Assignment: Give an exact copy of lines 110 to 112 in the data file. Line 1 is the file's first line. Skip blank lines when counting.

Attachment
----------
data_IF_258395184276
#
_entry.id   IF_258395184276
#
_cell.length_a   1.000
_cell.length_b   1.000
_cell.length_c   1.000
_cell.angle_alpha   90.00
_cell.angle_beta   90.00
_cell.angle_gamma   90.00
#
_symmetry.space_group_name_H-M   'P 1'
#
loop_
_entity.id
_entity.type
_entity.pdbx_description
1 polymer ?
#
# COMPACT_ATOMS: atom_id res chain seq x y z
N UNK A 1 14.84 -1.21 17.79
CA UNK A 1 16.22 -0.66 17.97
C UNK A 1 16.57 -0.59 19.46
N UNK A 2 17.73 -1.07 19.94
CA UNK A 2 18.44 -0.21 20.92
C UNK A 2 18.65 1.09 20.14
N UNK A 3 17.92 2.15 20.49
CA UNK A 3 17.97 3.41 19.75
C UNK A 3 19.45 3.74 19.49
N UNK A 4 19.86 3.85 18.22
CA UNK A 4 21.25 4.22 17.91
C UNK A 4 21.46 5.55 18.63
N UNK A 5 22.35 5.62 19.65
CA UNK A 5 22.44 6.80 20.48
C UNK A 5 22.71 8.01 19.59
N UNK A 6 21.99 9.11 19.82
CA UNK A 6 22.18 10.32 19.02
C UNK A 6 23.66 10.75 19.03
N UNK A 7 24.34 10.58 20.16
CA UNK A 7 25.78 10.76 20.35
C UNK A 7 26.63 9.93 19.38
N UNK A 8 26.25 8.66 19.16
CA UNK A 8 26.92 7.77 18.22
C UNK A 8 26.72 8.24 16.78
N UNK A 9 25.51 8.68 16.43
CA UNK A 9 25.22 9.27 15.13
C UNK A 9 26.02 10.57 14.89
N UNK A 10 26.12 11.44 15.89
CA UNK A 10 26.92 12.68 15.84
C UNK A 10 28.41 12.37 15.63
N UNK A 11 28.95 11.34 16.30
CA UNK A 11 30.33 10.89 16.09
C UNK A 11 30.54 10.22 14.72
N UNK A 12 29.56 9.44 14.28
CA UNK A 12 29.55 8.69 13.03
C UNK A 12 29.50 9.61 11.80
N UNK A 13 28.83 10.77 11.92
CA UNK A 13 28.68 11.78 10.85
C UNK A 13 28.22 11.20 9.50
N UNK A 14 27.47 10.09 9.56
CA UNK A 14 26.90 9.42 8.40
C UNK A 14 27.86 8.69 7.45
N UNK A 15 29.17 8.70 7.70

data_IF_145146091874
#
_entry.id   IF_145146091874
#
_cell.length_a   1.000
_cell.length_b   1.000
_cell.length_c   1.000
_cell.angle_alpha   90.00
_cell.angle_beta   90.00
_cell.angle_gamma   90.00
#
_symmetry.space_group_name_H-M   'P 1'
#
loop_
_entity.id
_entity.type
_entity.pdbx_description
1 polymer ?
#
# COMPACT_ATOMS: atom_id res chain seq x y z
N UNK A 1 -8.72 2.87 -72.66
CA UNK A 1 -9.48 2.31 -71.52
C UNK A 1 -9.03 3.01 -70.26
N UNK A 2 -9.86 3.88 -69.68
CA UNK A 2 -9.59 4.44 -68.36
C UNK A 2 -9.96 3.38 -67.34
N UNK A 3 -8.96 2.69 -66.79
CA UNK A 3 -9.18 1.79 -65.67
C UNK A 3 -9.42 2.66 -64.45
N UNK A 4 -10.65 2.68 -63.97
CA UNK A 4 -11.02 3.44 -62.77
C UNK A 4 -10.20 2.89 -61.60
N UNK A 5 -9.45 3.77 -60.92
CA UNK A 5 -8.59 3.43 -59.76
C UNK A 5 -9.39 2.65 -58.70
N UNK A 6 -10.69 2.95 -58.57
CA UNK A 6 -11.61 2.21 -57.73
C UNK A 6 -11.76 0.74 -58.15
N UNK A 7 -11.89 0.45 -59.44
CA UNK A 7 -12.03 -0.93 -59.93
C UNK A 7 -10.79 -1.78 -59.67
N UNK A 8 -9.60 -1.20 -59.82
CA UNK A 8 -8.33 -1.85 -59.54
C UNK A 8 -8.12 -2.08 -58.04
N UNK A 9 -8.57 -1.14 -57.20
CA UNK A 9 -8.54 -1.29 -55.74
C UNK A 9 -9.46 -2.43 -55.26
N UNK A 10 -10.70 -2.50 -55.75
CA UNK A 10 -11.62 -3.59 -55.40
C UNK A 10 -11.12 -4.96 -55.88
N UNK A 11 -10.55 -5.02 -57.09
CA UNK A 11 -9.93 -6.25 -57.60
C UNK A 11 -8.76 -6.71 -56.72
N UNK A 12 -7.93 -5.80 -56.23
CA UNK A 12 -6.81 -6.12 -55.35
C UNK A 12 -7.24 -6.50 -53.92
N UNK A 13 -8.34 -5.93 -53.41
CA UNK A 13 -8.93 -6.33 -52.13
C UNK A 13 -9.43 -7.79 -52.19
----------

C UNK A 9 -9.46 -2.43 -55.26
N UNK A 10 -10.70 -2.50 -55.75
CA UNK A 10 -11.62 -3.59 -55.40